Archive for the ‘Courses’ Category

Alain de Libera, Destructionis destructio. Heidegger, Foucault et la pensée médiévale

Collège de France
13 février – 27 mars 2017
17:00 19:00 Cours
Amphithéâtre Marguerite de Navarre – Marcelin Berthelot

Les cours et séminaires sont gratuits, en accès libre, sans inscription préalable.

With thanks to Eric Hennion for this news

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Published on Dec 8, 2016
Course: Contemporary Sociology Theory – WEEK 10 – Foucault and History of Sexuality – 1
Instructor: Assoc. Prof. Erdoğan Yıldırım

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Postmodernism and the Bible: Derrida and Foucault (2017)

7 week Course on openlearning.com
Starts: 13 Mar 2017 at 09:00 am
Convenor: Christopher Watkin

This course will help you see what Derrida and Foucault are really saying, and show you how you can bring their thought into conversation with the Bible. You will get an accessible introduction to the thought of two of the most influential French philosophers of recent decades, and you will learn methods for fostering meaningful engagement between philosophical ideas and biblical doctrine.

What will you gain from this course?
· An introductory overview to the work of two of the most important and influential postmodern thinkers of the twentieth century, whose ideas help shape our thinking today, including diagrams and explanations of key terms and quotations.

· A way of thinking about the bible that helps you bring it into conversation with philosophical ideas in an authentic and rigorous way.

· Weekly online discussion about the ideas and texts you are studying with an international community of fellow students who share your interest in the bible and postmodernism. This means that you get to learn from your fellow students, not just from the lecturer and tutor. You can comment, like, share documents, videos and images, and just chat or DM with people who share your interests.

· Through the online discussions you will gain a network of people interested in the same areas you are: friends, collaborators, mentors and mentees that you can keep in touch with once the course has finished.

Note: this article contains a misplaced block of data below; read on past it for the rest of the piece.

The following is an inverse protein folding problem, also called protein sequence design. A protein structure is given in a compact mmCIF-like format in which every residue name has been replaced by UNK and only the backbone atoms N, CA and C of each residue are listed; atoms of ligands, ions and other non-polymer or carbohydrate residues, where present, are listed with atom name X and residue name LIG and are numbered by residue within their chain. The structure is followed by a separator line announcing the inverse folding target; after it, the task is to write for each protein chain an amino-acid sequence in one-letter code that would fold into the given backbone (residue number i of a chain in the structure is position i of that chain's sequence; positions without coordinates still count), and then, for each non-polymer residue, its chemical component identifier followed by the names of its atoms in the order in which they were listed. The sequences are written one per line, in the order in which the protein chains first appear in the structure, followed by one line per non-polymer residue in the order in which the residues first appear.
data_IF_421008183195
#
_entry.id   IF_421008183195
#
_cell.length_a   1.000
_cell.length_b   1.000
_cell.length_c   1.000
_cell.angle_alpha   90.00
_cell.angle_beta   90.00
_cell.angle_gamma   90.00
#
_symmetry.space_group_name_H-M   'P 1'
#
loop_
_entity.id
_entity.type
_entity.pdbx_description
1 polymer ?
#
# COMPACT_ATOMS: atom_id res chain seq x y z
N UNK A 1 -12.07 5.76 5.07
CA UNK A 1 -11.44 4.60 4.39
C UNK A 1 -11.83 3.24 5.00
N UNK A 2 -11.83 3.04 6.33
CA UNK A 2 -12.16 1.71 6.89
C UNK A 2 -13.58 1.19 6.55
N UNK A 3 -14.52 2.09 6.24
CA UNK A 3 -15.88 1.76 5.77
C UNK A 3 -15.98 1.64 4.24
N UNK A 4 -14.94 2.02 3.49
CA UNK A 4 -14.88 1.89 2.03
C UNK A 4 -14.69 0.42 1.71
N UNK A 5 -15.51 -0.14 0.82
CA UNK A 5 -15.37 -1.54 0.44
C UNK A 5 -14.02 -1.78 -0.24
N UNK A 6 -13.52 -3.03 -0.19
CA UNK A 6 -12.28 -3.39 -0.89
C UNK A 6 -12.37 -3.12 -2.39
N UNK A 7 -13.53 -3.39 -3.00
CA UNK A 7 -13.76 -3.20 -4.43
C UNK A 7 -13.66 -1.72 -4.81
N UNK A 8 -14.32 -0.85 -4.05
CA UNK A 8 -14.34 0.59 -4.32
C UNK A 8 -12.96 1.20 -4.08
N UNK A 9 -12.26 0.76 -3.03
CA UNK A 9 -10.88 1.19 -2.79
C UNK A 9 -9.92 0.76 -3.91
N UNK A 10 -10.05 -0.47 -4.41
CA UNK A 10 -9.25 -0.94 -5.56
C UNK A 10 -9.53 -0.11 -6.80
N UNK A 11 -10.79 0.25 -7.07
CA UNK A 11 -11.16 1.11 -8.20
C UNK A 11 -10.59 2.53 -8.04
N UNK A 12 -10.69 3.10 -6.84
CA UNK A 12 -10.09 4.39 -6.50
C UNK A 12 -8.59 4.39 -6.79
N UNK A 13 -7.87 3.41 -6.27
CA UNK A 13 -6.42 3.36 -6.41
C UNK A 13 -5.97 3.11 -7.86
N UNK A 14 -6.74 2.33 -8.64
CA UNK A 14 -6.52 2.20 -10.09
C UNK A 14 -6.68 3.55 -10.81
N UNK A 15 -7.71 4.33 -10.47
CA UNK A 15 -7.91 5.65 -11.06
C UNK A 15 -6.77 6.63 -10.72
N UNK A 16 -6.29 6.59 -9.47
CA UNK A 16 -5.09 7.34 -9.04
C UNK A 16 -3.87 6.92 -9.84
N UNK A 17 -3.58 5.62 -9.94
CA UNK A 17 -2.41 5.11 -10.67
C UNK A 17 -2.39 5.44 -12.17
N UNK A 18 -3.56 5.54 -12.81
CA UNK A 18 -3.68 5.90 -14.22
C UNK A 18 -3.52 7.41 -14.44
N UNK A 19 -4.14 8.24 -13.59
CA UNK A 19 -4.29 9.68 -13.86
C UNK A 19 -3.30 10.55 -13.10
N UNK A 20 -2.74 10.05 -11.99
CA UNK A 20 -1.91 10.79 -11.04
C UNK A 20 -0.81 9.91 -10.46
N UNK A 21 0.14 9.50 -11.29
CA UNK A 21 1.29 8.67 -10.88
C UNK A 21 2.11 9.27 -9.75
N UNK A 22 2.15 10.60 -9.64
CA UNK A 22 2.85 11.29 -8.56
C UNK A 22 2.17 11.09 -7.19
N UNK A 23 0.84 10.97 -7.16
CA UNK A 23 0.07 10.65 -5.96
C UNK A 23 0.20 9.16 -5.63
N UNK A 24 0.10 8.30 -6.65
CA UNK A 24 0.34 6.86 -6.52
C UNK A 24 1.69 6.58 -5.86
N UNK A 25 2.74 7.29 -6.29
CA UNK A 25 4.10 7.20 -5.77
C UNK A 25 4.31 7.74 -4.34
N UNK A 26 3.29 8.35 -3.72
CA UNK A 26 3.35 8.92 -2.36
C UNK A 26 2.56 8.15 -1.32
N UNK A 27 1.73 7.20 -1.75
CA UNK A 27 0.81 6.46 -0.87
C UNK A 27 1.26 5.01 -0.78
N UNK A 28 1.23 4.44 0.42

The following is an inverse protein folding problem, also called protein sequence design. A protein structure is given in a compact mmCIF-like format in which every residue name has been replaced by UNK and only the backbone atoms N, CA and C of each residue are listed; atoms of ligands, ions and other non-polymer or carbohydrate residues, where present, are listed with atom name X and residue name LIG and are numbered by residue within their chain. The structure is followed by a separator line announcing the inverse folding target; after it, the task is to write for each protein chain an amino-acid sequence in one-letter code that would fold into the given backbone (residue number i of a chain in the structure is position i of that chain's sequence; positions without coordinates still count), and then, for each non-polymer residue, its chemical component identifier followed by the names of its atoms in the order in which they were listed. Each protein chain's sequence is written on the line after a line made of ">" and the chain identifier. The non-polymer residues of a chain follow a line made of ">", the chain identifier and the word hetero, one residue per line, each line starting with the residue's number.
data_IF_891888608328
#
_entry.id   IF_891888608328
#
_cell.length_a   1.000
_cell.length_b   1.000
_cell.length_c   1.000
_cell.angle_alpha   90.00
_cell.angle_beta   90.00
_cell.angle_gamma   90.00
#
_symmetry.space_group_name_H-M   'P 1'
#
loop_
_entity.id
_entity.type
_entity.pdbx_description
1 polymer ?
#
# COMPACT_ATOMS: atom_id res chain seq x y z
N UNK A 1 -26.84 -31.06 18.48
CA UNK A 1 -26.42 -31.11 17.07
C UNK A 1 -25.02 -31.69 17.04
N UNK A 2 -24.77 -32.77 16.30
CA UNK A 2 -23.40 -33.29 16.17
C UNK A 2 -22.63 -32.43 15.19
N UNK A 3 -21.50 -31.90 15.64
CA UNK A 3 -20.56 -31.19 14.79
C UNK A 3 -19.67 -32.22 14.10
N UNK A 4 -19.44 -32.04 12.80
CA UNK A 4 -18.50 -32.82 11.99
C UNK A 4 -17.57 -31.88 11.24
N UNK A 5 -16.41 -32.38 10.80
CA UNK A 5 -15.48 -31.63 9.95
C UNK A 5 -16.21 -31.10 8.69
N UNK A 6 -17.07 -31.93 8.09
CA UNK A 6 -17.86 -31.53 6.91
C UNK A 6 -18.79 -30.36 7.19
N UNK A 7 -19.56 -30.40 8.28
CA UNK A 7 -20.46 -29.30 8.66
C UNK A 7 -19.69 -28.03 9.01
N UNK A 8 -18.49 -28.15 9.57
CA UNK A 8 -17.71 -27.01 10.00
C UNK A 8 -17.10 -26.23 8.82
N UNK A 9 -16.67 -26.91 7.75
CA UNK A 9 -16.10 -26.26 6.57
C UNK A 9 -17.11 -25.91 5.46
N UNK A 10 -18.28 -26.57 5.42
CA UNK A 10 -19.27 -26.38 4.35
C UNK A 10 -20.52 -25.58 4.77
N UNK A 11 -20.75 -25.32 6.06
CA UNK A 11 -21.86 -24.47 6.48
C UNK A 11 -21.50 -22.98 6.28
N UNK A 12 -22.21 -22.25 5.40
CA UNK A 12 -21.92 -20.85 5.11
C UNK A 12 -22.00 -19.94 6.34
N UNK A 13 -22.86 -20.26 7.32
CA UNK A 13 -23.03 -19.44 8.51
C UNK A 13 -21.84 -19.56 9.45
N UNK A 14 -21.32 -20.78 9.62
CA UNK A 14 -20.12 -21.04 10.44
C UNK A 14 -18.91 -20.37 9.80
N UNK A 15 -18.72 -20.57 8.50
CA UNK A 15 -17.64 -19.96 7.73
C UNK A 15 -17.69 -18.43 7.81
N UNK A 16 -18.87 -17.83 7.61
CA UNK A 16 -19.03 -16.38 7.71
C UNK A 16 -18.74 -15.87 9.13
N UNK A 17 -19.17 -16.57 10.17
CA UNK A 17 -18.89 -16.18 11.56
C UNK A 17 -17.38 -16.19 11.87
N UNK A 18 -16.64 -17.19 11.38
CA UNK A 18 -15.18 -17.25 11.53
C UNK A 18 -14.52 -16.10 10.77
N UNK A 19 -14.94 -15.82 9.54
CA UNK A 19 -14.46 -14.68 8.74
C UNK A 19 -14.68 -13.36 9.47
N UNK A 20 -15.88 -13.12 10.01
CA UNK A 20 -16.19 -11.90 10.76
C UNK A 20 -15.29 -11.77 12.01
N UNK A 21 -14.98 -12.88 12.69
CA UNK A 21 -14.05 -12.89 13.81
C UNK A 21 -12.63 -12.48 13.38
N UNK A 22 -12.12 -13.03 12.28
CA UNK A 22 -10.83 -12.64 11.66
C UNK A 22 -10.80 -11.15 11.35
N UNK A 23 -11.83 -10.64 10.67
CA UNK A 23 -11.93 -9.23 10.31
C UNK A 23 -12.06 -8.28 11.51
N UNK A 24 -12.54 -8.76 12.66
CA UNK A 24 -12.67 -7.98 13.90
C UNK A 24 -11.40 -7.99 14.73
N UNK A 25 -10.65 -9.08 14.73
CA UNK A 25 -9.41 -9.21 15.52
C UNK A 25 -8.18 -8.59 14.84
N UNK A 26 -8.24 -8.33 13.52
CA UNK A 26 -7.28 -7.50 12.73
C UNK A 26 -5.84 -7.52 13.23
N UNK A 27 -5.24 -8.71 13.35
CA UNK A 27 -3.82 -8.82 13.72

· Expert help and support from a qualified tutor who will interact with your online discussions and help you with your questions.

· Helpful weekly multiple choice quizzes that enable you to track your learning.

· Weekly video lectures that include diagrams and real-time mark-up of texts.

· Recommended primary and secondary readings that allow you to explore Derrida, Foucault and the Bible for yourself.

· The option to complete a final assignment on a theme of your choice from the course, to share with your fellow students and to receive feedback from a qualified tutor. You can complete your assignment your way: a poster, a song, a poem, a video, a flash animation or a good old-fashioned essay.

Who is the course for?

Anyone interested in learning about two of the most important postmodern philosophers and how to bring their thought into conversation with the Bible.

More details

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Applications are now open for the July intake of the MA in Continental Philosophy at Western Sydney University.

Our MA is an 18-month program that is designed primarily as a degree program for those excellent and promising students who would like to continue in a doctoral program. To that end, we will actively support students who wish to continue their studies in a doctoral program elsewhere.

The MA is housed in the Philosophy Research Initiative of Western Sydney University, which is an active group of philosophers and graduate students who also share in the lively intellectual and cultural life of other universities and of Sydney, Australia.

We have two stipends ($2000) to support international students and we also have professional travel funding ($2000) available to all MA students. Details can be found here:

Please do not hesitate to direct any queries to either of us directly or to the departmental email address

Best regards,
Dennis Schmidt (Chair of Philosophy)
Dimitris Vardoulakis (Director of Graduate Studies)

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The Philosophy Research Initiative at Western Sydney University will be running a new MA in Continental Philosophy from 2016 (to replace Honours, which will no longer be available from 2016).

Members of the group have special expertise in Kant and post-Kantian German thought from Hegel to Nietzsche, the traditions of 20th-century French and German philosophy emerging out of phenomenology and existentialism and moving into Critical Theory, deconstruction, post-structuralism, and the more recent philosophical trends arising out of those movements. We are open to diverse issues, but place a special emphasis on questions of ethics, social and political philosophy, aesthetics, environmental philosophy, and the historical sense of those questions.